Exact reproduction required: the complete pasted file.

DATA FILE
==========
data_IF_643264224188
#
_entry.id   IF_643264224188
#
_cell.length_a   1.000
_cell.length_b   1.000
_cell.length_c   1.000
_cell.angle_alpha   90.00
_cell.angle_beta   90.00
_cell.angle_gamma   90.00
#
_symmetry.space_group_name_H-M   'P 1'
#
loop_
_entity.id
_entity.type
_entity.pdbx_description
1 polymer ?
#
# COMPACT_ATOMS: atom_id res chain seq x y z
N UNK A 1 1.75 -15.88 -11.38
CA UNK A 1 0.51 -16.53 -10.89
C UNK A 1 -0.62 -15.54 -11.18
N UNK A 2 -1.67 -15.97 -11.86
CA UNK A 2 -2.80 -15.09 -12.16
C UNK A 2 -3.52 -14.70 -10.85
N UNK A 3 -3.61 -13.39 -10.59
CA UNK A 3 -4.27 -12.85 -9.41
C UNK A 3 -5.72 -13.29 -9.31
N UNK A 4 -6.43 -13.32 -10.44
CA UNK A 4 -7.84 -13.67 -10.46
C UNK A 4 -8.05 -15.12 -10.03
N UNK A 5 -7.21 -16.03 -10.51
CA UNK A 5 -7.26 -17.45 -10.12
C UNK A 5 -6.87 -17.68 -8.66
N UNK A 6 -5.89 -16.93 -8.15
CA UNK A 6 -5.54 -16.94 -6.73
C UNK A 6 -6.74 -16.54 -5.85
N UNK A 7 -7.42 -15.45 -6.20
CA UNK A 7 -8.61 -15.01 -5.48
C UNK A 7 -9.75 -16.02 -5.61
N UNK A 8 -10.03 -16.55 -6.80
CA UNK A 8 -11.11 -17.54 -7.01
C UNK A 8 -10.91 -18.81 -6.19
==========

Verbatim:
data_IF_643264224188
#
_entry.id   IF_643264224188
#
_cell.length_a   1.000
_cell.length_b   1.000
_cell.length_c   1.000
_cell.angle_alpha   90.00
_cell.angle_beta   90.00
_cell.angle_gamma   90.00
#
_symmetry.space_group_name_H-M   'P 1'
#
loop_
_entity.id
_entity.type
_entity.pdbx_description
1 polymer ?
#
# COMPACT_ATOMS: atom_id res chain seq x y z
N UNK A 1 1.75 -15.88 -11.38
CA UNK A 1 0.51 -16.53 -10.89
C UNK A 1 -0.62 -15.54 -11.18
N UNK A 2 -1.67 -15.97 -11.86
CA UNK A 2 -2.80 -15.09 -12.16
C UNK A 2 -3.52 -14.70 -10.85
N UNK A 3 -3.61 -13.39 -10.59
CA UNK A 3 -4.27 -12.85 -9.41
C UNK A 3 -5.72 -13.29 -9.31
N UNK A 4 -6.43 -13.32 -10.44
CA UNK A 4 -7.84 -13.67 -10.46
C UNK A 4 -8.05 -15.12 -10.03
N UNK A 5 -7.21 -16.03 -10.51
CA UNK A 5 -7.26 -17.45 -10.12
C UNK A 5 -6.87 -17.68 -8.66
N UNK A 6 -5.89 -16.93 -8.15
CA UNK A 6 -5.54 -16.94 -6.73
C UNK A 6 -6.74 -16.54 -5.85
N UNK A 7 -7.42 -15.45 -6.20
CA UNK A 7 -8.61 -15.01 -5.48
C UNK A 7 -9.75 -16.02 -5.61
N UNK A 8 -10.03 -16.55 -6.80
CA UNK A 8 -11.11 -17.54 -7.01
C UNK A 8 -10.91 -18.81 -6.19